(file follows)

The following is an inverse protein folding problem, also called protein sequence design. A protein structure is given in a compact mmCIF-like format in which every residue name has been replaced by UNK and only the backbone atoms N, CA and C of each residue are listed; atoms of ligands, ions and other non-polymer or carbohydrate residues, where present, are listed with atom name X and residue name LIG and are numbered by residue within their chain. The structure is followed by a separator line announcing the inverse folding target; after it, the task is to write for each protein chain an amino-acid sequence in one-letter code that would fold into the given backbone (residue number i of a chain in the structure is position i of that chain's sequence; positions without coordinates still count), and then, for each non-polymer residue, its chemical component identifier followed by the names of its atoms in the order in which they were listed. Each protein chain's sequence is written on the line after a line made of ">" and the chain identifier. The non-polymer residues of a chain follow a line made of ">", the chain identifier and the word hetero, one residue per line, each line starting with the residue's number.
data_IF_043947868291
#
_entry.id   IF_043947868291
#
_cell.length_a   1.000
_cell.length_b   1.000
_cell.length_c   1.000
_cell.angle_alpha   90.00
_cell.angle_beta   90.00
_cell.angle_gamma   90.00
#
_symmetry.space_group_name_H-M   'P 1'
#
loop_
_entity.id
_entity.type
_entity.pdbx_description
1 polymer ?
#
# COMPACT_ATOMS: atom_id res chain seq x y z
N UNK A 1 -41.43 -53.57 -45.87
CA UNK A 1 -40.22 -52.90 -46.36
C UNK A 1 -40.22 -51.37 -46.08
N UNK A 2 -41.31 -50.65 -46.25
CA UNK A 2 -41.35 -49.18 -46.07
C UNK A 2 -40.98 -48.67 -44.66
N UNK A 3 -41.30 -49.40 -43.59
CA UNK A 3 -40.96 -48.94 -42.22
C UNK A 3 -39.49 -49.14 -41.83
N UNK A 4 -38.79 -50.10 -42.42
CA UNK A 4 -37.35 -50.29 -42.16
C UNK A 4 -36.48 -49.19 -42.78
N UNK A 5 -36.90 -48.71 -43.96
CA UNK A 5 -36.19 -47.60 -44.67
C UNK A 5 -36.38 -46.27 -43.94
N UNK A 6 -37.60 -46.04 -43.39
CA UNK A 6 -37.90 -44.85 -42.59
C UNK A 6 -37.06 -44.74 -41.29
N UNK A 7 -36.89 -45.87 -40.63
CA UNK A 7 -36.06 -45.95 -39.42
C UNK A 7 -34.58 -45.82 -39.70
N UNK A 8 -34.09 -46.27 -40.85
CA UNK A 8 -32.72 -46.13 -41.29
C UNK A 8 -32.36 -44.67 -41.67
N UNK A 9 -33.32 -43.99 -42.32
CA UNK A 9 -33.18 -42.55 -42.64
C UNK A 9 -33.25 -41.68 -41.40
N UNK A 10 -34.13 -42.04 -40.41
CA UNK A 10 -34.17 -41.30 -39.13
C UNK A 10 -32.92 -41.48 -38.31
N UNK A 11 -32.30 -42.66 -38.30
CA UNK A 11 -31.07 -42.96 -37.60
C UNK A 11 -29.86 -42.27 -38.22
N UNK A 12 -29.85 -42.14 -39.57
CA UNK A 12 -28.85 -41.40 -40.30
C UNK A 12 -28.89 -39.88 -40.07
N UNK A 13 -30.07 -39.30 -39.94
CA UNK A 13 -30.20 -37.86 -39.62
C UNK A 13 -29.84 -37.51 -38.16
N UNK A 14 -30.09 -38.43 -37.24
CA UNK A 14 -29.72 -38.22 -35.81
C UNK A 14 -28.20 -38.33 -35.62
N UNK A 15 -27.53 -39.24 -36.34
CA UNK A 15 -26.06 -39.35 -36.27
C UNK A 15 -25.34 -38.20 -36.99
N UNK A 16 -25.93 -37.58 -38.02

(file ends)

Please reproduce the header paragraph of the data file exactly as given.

The following is an inverse protein folding problem, also called protein sequence design. A protein structure is given in a compact mmCIF-like format in which every residue name has been replaced by UNK and only the backbone atoms N, CA and C of each residue are listed; atoms of ligands, ions and other non-polymer or carbohydrate residues, where present, are listed with atom name X and residue name LIG and are numbered by residue within their chain. The structure is followed by a separator line announcing the inverse folding target; after it, the task is to write for each protein chain an amino-acid sequence in one-letter code that would fold into the given backbone (residue number i of a chain in the structure is position i of that chain's sequence; positions without coordinates still count), and then, for each non-polymer residue, its chemical component identifier followed by the names of its atoms in the order in which they were listed. Each protein chain's sequence is written on the line after a line made of ">" and the chain identifier. The non-polymer residues of a chain follow a line made of ">", the chain identifier and the word hetero, one residue per line, each line starting with the residue's number.